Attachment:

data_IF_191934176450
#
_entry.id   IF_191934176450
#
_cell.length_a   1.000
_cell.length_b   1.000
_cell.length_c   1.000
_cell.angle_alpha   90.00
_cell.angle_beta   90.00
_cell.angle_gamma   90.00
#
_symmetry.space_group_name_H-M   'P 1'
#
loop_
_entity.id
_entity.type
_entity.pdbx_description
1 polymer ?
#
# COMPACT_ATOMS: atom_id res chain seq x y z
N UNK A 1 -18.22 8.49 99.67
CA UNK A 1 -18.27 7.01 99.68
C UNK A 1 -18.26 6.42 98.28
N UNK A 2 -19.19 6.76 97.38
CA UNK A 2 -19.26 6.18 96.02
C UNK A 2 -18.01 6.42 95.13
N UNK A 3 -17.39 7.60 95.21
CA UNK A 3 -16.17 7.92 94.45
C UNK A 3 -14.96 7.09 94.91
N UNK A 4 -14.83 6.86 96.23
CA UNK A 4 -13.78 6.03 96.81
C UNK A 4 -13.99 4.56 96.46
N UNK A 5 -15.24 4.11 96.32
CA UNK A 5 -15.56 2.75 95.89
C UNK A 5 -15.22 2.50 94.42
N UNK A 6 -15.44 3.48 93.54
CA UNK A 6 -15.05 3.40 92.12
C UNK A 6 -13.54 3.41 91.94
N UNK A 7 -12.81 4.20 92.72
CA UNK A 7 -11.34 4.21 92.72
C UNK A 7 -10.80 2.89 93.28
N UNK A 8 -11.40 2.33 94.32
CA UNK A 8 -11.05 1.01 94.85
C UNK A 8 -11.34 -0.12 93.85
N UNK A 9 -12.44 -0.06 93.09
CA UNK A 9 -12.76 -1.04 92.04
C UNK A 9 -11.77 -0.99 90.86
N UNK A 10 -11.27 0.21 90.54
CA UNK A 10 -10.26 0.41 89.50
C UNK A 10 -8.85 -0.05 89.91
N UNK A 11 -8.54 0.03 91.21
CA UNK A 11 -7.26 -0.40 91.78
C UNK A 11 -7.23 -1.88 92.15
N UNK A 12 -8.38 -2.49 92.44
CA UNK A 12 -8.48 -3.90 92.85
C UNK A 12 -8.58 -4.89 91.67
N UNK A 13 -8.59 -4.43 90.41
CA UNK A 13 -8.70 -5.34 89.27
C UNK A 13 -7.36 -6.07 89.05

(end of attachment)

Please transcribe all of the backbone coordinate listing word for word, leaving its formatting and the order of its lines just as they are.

data_IF_191934176450
#
_entry.id   IF_191934176450
#
_cell.length_a   1.000
_cell.length_b   1.000
_cell.length_c   1.000
_cell.angle_alpha   90.00
_cell.angle_beta   90.00
_cell.angle_gamma   90.00
#
_symmetry.space_group_name_H-M   'P 1'
#
loop_
_entity.id
_entity.type
_entity.pdbx_description
1 polymer ?
#
# COMPACT_ATOMS: atom_id res chain seq x y z
N UNK A 1 -18.22 8.49 99.67
CA UNK A 1 -18.27 7.01 99.68
C UNK A 1 -18.26 6.42 98.28
N UNK A 2 -19.19 6.76 97.38
CA UNK A 2 -19.26 6.18 96.02
C UNK A 2 -18.01 6.42 95.13
N UNK A 3 -17.39 7.60 95.21
CA UNK A 3 -16.17 7.92 94.45
C UNK A 3 -14.96 7.09 94.91
N UNK A 4 -14.83 6.86 96.23
CA UNK A 4 -13.78 6.03 96.81
C UNK A 4 -13.99 4.56 96.46
N UNK A 5 -15.24 4.11 96.32
CA UNK A 5 -15.56 2.75 95.89
C UNK A 5 -15.22 2.50 94.42
N UNK A 6 -15.44 3.48 93.54
CA UNK A 6 -15.05 3.40 92.12
C UNK A 6 -13.54 3.41 91.94
N UNK A 7 -12.81 4.20 92.72
CA UNK A 7 -11.34 4.21 92.72
C UNK A 7 -10.80 2.89 93.28
N UNK A 8 -11.40 2.33 94.32
CA UNK A 8 -11.05 1.01 94.85
C UNK A 8 -11.34 -0.12 93.85
N UNK A 9 -12.44 -0.06 93.09
CA UNK A 9 -12.76 -1.04 92.04
C UNK A 9 -11.77 -0.99 90.86
N UNK A 10 -11.27 0.21 90.54
CA UNK A 10 -10.26 0.41 89.50
C UNK A 10 -8.85 -0.05 89.91
N UNK A 11 -8.54 0.03 91.21
CA UNK A 11 -7.26 -0.40 91.78
C UNK A 11 -7.23 -1.88 92.15
N UNK A 12 -8.38 -2.49 92.44
CA UNK A 12 -8.48 -3.90 92.85
C UNK A 12 -8.58 -4.89 91.67
N UNK A 13 -8.59 -4.43 90.41
CA UNK A 13 -8.70 -5.34 89.27
C UNK A 13 -7.36 -6.07 89.05